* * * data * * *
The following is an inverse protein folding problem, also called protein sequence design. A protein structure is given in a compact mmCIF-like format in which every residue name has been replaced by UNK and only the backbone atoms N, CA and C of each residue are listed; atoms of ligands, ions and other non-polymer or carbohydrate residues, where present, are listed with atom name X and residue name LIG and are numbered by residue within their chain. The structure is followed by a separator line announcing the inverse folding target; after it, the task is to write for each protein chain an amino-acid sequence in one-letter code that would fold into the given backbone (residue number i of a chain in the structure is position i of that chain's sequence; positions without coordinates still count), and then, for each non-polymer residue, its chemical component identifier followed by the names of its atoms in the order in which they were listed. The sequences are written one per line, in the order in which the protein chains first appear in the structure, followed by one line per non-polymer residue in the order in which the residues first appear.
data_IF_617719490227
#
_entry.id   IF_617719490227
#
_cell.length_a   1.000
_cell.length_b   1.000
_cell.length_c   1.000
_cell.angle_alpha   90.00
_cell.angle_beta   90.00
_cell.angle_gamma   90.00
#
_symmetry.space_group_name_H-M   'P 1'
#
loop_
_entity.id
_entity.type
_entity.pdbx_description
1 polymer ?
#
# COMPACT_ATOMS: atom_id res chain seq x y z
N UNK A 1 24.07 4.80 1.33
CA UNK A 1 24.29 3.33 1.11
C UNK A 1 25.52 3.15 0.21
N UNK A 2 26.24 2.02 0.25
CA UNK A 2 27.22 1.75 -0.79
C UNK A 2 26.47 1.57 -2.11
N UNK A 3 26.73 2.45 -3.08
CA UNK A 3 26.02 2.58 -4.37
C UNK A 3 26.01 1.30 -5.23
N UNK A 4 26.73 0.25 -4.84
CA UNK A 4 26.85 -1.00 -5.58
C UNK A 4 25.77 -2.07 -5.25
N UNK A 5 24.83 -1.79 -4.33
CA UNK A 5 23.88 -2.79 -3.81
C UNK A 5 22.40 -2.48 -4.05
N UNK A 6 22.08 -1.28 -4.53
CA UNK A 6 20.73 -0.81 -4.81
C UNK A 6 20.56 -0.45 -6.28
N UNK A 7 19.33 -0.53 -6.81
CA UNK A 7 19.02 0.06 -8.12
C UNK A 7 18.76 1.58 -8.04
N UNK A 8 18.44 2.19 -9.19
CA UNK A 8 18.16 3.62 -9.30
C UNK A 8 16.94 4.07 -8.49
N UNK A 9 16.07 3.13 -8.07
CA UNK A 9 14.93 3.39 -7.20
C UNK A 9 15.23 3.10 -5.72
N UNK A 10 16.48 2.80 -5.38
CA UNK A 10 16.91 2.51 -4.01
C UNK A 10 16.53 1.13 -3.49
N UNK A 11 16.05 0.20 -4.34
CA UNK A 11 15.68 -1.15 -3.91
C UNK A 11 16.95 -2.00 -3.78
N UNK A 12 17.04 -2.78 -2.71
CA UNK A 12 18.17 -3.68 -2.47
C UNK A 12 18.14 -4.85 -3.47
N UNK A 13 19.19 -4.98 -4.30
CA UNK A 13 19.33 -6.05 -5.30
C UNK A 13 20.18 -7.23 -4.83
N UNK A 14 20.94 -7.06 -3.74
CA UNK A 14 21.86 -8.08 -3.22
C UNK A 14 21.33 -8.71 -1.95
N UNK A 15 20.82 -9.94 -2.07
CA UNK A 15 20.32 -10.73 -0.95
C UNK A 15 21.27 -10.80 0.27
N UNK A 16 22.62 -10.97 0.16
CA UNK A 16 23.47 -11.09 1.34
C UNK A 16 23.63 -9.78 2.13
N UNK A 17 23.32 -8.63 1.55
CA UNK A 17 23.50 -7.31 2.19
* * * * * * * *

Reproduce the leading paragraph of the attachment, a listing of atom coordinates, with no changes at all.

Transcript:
The following is an inverse protein folding problem, also called protein sequence design. A protein structure is given in a compact mmCIF-like format in which every residue name has been replaced by UNK and only the backbone atoms N, CA and C of each residue are listed; atoms of ligands, ions and other non-polymer or carbohydrate residues, where present, are listed with atom name X and residue name LIG and are numbered by residue within their chain. The structure is followed by a separator line announcing the inverse folding target; after it, the task is to write for each protein chain an amino-acid sequence in one-letter code that would fold into the given backbone (residue number i of a chain in the structure is position i of that chain's sequence; positions without coordinates still count), and then, for each non-polymer residue, its chemical component identifier followed by the names of its atoms in the order in which they were listed. The sequences are written one per line, in the order in which the protein chains first appear in the structure, followed by one line per non-polymer residue in the order in which the residues first appear.